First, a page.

County commission talks yurts at retreat

Published 7:57 pm Friday, September 21, 2018

They wanted to see the yurts.

On Thursday, the Troup County Board of Commissioners attended a retreat in at the Griffin-Spaulding County Chamber of Commerce and visited the park facilities at High Falls State Park.

During meetings earlier this year, commissioners have talked about the possibility of visiting a state park which uses modern camp sites that feature amenities popular with younger campers, like yurts, which were suggested by the Young Gamechangers in June 2017. Several commissioners said they wanted to visit yurts that are successfully in use elsewhere before installing any in Troup County. A yurt is a circular tent that is often placed on a platform at campsites.

“We wanted to go to High Falls State Park, so [Griffin] turned out to be the convenient place for us to get away for a while,” Commission Chairman Patrick Crews said. “It was from about 7 a.m. to about 4 in the afternoon, so we had a full day.”

During the annual retreat, the commission discussed a variety of topics and received updates on park projects, road projects, sanitation and the fire department. The visit to High Falls State Park was tied to one of the park projects under discussion.

“We are looking at how to improve our campsites at Pyne Road Park, and you remember when the Young Gamechangers came to LaGrange, they recommended yurts,” Crews said. “High Falls has some yurts, and we went over there to look at those. As we look to make improvements to Pyne Road Park, to the campground and build the multipurpose facility, we wanted to see what somebody else was doing in that regard.” 

Crews said that if yurts are installed in Troup County, there will probably be only a handful at first, since it is currently unknown what the local response will be. Several other renovations are planned to make the campgrounds more inviting for younger campers, including upgraded electronic outlets, paving near camp sites and a multipurpose facility. The project is expected to be funded by the Special Purpose Local Option Sales Tax that Troup County voters approved in November 2017.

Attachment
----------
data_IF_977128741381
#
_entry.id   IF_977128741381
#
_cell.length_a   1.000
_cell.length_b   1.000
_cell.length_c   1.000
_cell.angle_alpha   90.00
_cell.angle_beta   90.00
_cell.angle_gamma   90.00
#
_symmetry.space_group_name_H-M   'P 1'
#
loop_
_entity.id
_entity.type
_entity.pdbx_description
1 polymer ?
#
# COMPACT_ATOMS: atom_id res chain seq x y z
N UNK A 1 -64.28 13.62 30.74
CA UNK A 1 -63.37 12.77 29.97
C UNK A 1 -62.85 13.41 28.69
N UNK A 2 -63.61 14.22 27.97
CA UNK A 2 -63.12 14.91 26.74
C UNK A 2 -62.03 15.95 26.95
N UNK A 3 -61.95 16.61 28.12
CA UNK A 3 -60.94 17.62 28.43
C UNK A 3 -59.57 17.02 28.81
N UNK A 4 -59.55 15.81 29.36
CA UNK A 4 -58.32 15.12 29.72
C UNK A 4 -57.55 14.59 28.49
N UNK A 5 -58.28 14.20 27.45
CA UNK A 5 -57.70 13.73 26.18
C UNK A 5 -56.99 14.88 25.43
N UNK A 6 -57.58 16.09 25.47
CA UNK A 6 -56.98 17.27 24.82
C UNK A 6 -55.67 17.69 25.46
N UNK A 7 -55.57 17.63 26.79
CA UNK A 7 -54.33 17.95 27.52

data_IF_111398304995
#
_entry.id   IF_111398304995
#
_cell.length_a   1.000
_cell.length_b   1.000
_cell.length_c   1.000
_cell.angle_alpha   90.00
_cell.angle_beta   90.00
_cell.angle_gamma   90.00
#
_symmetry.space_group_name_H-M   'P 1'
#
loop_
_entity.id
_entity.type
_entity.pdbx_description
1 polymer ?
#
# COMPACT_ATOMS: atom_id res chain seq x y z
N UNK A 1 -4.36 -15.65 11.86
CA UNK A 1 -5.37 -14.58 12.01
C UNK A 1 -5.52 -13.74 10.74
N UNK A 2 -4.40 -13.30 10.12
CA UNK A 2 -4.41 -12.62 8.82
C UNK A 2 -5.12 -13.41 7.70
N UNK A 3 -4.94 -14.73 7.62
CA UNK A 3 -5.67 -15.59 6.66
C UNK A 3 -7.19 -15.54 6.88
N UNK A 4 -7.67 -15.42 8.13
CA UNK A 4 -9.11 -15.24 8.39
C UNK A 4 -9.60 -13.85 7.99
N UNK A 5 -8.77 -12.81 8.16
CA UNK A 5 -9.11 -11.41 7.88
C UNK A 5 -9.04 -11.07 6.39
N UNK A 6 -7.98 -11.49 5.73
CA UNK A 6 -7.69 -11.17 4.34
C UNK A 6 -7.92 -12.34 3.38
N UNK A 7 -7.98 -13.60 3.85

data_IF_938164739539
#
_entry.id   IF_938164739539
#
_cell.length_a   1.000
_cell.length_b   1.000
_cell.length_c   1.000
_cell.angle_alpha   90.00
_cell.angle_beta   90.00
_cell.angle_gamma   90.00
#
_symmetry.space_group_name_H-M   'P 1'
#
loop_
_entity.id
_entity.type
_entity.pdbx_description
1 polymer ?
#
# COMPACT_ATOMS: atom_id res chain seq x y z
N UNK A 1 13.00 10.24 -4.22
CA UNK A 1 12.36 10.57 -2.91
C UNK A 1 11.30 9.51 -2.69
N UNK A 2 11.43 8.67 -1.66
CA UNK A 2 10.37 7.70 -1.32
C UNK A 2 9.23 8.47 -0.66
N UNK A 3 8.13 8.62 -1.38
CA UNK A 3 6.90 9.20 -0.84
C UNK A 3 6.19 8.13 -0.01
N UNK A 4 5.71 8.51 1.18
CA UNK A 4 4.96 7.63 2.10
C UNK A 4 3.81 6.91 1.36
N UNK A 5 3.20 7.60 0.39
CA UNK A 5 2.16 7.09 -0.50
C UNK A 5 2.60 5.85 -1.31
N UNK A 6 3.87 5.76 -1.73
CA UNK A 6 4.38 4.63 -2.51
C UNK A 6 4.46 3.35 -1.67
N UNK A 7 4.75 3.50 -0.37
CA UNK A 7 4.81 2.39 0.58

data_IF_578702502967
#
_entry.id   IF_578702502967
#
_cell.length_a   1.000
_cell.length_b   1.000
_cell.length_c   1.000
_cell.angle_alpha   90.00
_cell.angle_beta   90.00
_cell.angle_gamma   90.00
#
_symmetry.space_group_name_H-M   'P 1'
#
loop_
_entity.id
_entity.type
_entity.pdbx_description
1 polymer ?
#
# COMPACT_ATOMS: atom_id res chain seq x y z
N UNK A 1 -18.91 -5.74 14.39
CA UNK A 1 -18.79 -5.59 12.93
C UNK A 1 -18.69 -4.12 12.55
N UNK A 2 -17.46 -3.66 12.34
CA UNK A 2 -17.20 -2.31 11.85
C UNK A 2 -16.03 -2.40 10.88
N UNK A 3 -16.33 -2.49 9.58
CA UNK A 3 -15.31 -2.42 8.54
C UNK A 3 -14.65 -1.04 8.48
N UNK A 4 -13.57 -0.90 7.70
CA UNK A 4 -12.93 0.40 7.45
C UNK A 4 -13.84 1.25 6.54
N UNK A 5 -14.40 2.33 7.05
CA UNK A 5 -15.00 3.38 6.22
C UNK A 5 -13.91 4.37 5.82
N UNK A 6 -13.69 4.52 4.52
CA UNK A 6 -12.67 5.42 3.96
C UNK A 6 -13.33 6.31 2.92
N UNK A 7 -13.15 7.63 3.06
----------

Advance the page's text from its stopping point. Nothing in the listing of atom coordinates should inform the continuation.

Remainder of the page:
“There was some money in the SPLOST for Pyne Road Park to do some kind of event center and do some upgrades to the camp sites,” County Manager Tod Tentler said. 

Troup County was initially estimated to receive $70 million from SPLOST in 2018, but according to a recent update, the county may have more money available to complete projects than it initially hoped for.

“Normally, what the county has done in previous years is we base our preliminary numbers [when budgeting] on 85 percent collection [from SPLOST], and as of last month, we are at 93 percent collection [for the year],” Assistant County Manager Eric Mosley said. “Obviously, we’ve still got half of September, October, November and December to collect.”

Those conservative estimates are designed to prevent the county from going over budget on projects. A project that costs more than SPLOST would cover would mean that the county would need to use money from the county’s general budget to complete the project. Conversely, extra funding provides a cushion to protect the county from unexpected expenses.

“We are seeing a trending growth pattern for the year,” Mosley said. “We tie a lot of that to businesses that have come to be in Troup County. Hobby Lobby is a great example of that. The mall redevelopment project is part of that. Obviously, Great Wolf Lodge is part of that as well, but I think we are seeing more people spend money in Troup County.”

The Troup County Board of Commissioners is scheduled to meet again on Sept. 27 at 9 a.m. at 100 Ridley Avenue.